Agnès Varda has just had her 90th birthday and a season of her films is touring UK cinemas. If you’ve never seen an Agnès Varda film, you should seek out your nearest screening forthwith. Varda is a cinematic genius and Le bonheur is marvellous. On the DVD I watched, Varda introduces her film as part of a tribute to her by the TV arts channel ‘arte’. She chooses a vacant lot in her neighbourhood and, because arte is bilingual, she invites a young German boy to translate for her. The wasteland is decorated with posters for her films and she carefully positions herself for the camera so that the backdrop changes to the leaves of a group of saplings waving in the sunshine. She explains that she loves nature and she especially likes picnics, so in Le bonheur there are three. This intro is reminiscent of her autobiographical film The Beaches of Agnès (France 2008) in which she creates a beach on the street where she lives in Paris.
The setting and the approach to filming Le bonheur is in line with Varda’s ideas throughout her career. The location is Fontenay-aux-Roses, a small community in the South-Western outer suburbs of Paris. In 1964 it must have still been almost like a rural village. François (Jean-Claude Drouot) works for his uncle’s small carpentry company. Drouot is tall and handsome and at this time he was the star of a French TV historical adventure series set during the Hundred Years War – perhaps that is why Varda names him François Chevalier (i.e. a ‘knight’). Drouot’s own wife Claire plays Thérèse Chevalier and the couple’s own small children play Pierrot and Gisou Chevalier (none of them are professional actors). Unsurprisingly, family life chez Chevalier often feels like it is being ‘captured’ by a documentary camera – and this extends to scenes featuring other members of the extended family and some of the scenes where friends and neighbours visit the small house or meet the Chevaliers in social situations. (Thérèse is a dressmaker and young women come to her for a wedding dress.) The family are seemingly blissfully happy during these summer months. But Varda has ideas about what ‘happiness’ might actually mean. I guess I should warn you if you haven’t seen the film or heard about its reputation. Many audiences have found the film ‘shocking’ for a number of reasons. The UK film certification board gave it an ‘X’ in 1965 (no one under 16). The DVD I watched carries an ’18’ certificate but the BBFC website lists a ’15’ (confusion like this is not unusual as tastes and moral codes change over time). The ‘advice’ from the board is that the film contains ‘sexualised nudity’. But this isn’t what shocks.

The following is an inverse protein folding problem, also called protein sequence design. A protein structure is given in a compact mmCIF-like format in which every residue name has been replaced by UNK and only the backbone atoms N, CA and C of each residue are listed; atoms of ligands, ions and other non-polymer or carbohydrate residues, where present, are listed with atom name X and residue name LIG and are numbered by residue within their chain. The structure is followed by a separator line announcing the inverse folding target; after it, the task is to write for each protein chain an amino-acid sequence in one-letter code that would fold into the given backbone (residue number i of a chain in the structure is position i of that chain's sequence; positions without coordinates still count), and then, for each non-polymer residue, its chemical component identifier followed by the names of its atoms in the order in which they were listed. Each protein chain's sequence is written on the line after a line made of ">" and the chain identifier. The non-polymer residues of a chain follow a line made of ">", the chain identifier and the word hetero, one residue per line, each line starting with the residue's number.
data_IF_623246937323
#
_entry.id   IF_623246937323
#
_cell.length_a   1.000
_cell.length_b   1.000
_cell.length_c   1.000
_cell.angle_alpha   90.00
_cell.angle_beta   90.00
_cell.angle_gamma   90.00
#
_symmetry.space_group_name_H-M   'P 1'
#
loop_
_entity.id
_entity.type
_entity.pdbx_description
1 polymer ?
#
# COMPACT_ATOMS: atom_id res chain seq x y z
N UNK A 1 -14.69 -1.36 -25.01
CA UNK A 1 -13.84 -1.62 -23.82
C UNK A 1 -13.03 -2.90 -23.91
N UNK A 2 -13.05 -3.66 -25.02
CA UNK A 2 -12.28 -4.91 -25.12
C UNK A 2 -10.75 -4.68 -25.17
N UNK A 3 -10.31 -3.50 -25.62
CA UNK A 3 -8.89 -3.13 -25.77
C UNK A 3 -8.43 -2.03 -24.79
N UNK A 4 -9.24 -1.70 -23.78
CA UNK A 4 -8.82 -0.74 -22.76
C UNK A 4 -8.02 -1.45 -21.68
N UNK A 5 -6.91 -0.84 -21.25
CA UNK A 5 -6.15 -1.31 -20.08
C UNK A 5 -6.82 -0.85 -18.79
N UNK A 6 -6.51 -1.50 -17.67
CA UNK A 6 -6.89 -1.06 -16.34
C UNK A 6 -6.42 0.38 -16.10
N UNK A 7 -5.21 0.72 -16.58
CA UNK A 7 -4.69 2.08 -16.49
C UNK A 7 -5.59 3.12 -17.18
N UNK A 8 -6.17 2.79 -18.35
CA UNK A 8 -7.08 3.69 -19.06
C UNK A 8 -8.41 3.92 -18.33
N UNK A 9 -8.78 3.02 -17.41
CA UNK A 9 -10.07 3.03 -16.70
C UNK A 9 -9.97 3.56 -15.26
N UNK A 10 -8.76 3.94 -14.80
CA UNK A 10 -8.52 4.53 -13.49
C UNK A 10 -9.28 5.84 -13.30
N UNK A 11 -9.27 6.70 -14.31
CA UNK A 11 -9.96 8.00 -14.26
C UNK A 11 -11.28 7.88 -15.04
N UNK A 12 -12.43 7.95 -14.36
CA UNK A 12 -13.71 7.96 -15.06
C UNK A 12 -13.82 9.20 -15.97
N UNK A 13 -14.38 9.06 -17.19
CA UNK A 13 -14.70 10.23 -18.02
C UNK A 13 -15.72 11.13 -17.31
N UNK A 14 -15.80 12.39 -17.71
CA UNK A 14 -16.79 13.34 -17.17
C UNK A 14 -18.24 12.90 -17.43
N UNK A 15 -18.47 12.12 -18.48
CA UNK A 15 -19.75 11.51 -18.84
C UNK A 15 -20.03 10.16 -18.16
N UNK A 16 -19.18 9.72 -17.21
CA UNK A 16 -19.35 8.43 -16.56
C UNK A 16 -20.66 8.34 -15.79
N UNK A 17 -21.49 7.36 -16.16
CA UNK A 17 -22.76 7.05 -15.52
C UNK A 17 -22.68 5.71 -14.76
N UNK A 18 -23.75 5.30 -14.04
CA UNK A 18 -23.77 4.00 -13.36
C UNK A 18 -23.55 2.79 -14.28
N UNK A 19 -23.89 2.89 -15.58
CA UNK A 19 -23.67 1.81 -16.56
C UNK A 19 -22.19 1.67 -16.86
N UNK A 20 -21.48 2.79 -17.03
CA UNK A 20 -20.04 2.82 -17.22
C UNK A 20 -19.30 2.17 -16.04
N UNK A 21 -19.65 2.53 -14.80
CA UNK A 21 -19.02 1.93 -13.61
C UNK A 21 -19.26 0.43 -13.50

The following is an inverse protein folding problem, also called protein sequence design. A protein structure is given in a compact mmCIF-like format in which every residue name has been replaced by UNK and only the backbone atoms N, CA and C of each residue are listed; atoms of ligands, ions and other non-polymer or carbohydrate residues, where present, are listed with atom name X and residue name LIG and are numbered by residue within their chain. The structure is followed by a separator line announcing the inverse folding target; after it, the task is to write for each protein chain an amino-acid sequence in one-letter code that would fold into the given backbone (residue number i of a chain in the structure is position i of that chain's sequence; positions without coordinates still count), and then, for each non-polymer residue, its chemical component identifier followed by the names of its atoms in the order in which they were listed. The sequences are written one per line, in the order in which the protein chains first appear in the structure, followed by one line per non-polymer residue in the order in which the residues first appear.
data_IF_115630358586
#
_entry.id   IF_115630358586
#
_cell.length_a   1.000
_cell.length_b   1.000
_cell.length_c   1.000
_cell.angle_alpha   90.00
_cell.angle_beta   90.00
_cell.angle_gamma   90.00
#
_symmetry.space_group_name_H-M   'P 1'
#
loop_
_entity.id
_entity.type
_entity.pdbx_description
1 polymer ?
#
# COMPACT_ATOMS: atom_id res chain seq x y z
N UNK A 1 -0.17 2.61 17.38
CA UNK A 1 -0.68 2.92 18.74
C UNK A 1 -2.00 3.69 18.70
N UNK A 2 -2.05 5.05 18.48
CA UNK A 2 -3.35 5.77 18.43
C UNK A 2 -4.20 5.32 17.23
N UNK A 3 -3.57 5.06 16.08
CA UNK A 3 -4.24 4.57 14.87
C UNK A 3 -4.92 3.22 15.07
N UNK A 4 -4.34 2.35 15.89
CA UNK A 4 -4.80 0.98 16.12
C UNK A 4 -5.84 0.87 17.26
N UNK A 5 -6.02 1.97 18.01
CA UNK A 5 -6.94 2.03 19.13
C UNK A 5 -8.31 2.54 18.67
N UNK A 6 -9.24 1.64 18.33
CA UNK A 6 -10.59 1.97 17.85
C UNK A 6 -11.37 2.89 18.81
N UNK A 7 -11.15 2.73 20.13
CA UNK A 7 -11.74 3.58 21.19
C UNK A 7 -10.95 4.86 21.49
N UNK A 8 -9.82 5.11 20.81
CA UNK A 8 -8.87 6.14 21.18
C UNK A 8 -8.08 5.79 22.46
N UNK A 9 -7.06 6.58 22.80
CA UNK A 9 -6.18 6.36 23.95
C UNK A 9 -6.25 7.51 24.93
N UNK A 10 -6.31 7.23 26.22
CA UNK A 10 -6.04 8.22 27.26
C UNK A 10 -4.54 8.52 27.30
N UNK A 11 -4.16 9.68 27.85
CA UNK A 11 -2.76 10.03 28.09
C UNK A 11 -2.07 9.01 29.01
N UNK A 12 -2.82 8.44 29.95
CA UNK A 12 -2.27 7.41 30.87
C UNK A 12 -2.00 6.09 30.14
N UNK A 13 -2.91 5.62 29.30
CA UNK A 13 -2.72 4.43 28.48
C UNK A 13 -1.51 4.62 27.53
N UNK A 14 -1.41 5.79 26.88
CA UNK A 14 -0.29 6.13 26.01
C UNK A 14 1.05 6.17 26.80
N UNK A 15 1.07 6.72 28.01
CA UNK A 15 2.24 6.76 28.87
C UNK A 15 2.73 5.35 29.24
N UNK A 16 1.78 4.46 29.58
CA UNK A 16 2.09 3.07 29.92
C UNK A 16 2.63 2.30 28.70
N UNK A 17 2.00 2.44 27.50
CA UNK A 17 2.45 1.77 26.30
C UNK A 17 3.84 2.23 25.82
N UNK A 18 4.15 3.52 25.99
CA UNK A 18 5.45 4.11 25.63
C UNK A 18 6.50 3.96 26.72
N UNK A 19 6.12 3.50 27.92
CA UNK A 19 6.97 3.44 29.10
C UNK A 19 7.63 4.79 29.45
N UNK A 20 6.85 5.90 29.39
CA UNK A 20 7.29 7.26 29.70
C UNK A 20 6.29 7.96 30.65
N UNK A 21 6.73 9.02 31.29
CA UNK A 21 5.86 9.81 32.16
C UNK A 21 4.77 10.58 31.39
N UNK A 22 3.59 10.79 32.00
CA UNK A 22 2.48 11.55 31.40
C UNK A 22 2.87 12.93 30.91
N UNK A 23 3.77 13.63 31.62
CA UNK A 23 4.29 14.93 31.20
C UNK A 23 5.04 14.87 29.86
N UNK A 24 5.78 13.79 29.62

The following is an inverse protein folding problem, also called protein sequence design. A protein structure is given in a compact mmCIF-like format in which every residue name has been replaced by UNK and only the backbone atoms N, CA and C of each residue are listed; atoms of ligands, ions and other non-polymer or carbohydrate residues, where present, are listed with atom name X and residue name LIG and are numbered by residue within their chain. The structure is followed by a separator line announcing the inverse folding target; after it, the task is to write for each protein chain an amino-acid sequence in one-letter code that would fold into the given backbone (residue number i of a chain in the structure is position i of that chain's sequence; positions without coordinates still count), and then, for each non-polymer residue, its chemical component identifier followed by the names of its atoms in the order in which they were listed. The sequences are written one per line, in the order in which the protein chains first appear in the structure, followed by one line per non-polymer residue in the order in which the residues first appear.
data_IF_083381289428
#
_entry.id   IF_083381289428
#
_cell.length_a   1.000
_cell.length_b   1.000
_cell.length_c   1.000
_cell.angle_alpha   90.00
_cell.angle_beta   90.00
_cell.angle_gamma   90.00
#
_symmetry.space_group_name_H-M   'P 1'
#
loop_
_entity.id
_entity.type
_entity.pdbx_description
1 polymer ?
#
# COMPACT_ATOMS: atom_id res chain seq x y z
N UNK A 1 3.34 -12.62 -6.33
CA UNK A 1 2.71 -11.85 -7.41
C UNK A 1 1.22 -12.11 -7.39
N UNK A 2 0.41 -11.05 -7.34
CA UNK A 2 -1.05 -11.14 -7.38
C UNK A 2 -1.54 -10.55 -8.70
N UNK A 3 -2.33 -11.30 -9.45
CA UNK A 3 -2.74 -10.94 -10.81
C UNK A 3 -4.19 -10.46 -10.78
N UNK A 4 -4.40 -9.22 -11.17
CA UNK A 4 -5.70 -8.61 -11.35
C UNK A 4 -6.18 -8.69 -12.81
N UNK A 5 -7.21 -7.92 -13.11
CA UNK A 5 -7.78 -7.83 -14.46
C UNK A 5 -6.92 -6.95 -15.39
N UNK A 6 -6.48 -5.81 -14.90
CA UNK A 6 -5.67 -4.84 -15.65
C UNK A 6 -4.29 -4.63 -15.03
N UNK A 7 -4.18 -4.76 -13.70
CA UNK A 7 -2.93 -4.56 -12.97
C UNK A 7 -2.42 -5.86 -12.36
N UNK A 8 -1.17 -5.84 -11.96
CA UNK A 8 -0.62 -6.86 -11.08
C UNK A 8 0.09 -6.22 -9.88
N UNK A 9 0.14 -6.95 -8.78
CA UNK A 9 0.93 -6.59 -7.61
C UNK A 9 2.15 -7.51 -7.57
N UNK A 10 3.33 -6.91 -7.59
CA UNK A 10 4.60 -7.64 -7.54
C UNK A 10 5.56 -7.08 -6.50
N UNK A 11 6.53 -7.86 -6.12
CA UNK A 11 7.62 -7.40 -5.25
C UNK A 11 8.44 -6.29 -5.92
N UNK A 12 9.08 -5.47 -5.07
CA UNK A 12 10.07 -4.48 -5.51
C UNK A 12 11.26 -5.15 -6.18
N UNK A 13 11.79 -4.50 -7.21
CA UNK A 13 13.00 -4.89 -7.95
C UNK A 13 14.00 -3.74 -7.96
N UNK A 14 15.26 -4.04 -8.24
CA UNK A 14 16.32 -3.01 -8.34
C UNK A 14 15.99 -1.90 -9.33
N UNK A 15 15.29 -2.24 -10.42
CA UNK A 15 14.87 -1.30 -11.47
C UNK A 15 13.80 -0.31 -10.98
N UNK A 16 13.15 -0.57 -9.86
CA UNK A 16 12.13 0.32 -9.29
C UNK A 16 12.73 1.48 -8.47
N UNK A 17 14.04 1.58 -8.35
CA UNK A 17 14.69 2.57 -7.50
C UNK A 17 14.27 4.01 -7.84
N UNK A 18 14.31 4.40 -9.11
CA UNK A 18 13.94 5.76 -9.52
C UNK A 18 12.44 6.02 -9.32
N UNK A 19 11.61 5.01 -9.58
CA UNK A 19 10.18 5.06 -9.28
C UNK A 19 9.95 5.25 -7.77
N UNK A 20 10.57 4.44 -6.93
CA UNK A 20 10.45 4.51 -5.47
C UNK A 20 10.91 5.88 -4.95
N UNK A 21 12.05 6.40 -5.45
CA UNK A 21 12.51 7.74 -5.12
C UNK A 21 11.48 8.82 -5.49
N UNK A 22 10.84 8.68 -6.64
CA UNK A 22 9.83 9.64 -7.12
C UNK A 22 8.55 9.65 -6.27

I should place a SPOILER warning here.